We need a museum in Australia that documents the Vietnamese-Australian community's history, and their journeys to Australia, to remind all Australians why defending democracy and human rights is in the national interest for all of us. We need a museum that celebrates the success of multiculturalism in Australian society, particularly at a time when the Morrison government is preaching the politics of division and seeking to sow fear and suspicion in our suburbs—when the coalition's contribution to multiculturalism is to tell us 'it's okay to be white' and to blame traffic on immigrants in our community. We need a Vietnamese-Australian museum so that the community can have a place to call home, a place where they can look back with pride at their arduous paths to Australia, their hard work, resilience and persevere to rebuild their lives, and a place where they can advocate for a better future for all Vietnamese people in Australia and abroad. There is no better place—with respect to my parliamentary colleagues here—to do that than in Footscray, in my electorate, the home of the Vietnamese community in Victoria. I want this to be a place where we can celebrate a thriving, multicultural success story that is my community and the broader nation's.
I would like to start by acknowledging the member for Oxley for bringing this important motion to the House today. The human rights situation in Vietnam is something that, unfortunately, I've had to speak on in this place on a number of occasions, particularly as the human rights situation continues to deteriorate. My electorate of Fowler is the biggest home in the country to Vietnamese Australians, as you well know, Deputy Speaker Laundy. I've had the pleasure of seeing firsthand Vietnamese migrants who have worked very hard to build a strong home here in Australia and raise a generation of young Vietnamese Australians to make a positive contribution to our country. Among them are many of our doctors, lawyers, dentists, engineers, lots and lots of teachers, and artists—young Australians whose dreams have been built on the backs of their parents' sacrifice and hard work in their newly adopted country.
On top of these achievements, organisations such the Vietnamese Community in Australia, the VCA, Australian Health Humanitarian Aid and the Australian Human Rights Relief Foundation not only come together to celebrate their Vietnamese culture and heritage but also dedicate themselves to bettering lives in our community and for those here and abroad. As I've had the opportunity of representing such a large and spirited community, it is certainly disheartening, if not infuriating, to see that the human rights situation in Vietnam has continued to worsen, with a crackdown on basic human rights and freedoms very much intensifying. Those who are brave enough to speak out against the Vietnamese government are being charged under vague national security laws and are being thrown in prison without a fair trial or, in many cases, access to defence lawyers. On top of this, those who have been jailed are facing very poor conditions in detention and mistreatment by the authorities. It was only last August that activist Tran Thi Nga was beaten and threatened with death by another inmate in an attack which was widely believed to be orchestrated by prison authorities themselves. It is true that the Vietnamese government has become accustomed to oppressing peaceful activists, both inside and outside the prison.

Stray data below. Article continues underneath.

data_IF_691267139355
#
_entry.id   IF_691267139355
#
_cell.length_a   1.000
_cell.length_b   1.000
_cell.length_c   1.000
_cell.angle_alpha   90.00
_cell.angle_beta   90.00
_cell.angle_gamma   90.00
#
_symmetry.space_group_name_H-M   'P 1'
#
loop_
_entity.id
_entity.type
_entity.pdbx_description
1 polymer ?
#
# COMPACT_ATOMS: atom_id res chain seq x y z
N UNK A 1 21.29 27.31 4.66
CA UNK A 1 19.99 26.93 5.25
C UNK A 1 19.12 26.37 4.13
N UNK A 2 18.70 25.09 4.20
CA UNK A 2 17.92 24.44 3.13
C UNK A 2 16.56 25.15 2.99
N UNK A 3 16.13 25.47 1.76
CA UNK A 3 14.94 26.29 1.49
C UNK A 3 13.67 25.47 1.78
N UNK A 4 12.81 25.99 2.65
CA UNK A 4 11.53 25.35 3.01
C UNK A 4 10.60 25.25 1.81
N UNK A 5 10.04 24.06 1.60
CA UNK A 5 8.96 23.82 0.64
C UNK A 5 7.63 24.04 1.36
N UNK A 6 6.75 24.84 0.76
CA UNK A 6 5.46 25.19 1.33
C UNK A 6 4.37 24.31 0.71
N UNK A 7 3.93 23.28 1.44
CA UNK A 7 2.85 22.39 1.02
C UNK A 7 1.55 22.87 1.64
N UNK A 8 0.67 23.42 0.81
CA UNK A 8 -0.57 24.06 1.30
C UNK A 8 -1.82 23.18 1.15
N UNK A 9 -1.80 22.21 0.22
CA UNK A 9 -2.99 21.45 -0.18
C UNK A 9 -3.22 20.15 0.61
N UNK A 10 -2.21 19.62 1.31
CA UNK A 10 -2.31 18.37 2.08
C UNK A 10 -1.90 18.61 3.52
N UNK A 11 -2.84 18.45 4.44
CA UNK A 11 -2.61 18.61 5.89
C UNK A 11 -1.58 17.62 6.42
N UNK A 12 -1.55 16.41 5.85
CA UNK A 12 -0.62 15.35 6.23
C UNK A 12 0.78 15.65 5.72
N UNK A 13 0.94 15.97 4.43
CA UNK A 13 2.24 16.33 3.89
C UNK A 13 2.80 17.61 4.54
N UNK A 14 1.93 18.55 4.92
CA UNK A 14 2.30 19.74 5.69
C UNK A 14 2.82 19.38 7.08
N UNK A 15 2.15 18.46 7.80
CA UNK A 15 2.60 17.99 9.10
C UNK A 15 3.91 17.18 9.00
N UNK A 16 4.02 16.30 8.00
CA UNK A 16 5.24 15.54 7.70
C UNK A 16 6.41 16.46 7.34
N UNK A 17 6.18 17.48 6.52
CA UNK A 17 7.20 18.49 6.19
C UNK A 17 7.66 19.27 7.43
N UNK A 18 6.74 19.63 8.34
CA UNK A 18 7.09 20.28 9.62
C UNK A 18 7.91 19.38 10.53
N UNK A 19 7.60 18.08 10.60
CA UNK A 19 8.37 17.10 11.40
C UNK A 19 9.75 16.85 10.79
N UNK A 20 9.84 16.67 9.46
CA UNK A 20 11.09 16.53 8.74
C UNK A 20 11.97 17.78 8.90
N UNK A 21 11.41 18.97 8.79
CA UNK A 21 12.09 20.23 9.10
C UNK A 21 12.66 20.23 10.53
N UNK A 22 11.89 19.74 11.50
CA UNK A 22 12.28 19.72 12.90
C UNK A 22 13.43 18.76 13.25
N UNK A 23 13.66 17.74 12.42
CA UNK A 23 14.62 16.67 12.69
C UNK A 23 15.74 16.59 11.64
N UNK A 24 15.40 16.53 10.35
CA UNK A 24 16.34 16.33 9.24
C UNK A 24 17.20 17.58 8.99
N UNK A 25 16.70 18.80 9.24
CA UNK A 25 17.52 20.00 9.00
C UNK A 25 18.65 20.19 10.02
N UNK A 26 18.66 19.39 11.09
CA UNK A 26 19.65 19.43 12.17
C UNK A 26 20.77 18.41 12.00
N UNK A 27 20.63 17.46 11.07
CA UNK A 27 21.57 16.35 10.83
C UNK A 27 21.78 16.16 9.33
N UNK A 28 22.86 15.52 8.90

Last week I had the pleasure of hosting the a human rights forum in my electorate, with organisations such as Oxfam, Amnesty International, Action Aid and the Family Court Registrar, Registrar Dinh Tran, who is very active in the human rights scene. They all came to speak about human rights issues occurring within our region. I was extremely encouraged to see more than 150 people turn up from many different communities. They came together to discuss human rights concerns in Cambodia, Vietnam, Myanmar, the Philippines and the Middle East. This was an image that displayed how much members of my community genuinely care about the welfare of others, and it was a stark reminder that there is much more that needs to be done to hold those who violate human rights accountable. In particular, it was Registrar Tran that noted the release of activist Nguyen Ngoc Nhu Quynh, better known as Mother Mushroom, as being a very small victory. She was released after only recently being sentenced to 16 years in prison. She was given her freedom at the expense of being exiled from her home country and flown immediately to the United States. This was also the case for prominent human rights lawyer Nguyen Van Dai and his colleague, Le Thu Ha, who have now been exiled to Germany.
Vietnam remains one of the most prolific jailers of human rights activists in the South-East Asian region. The Vietnamese government have shown themselves unwilling to adhere to the rule of law and are keen to oppress, jail and exile those who simply advocate for the most basic of human rights: freedom of speech, the right of association, the right to practise the religion of their choosing and, importantly, equity before the law. The economic relationship between Australia and Vietnam is good, yet this should not be at the expense of individuals whose human rights are being so flagrantly violated.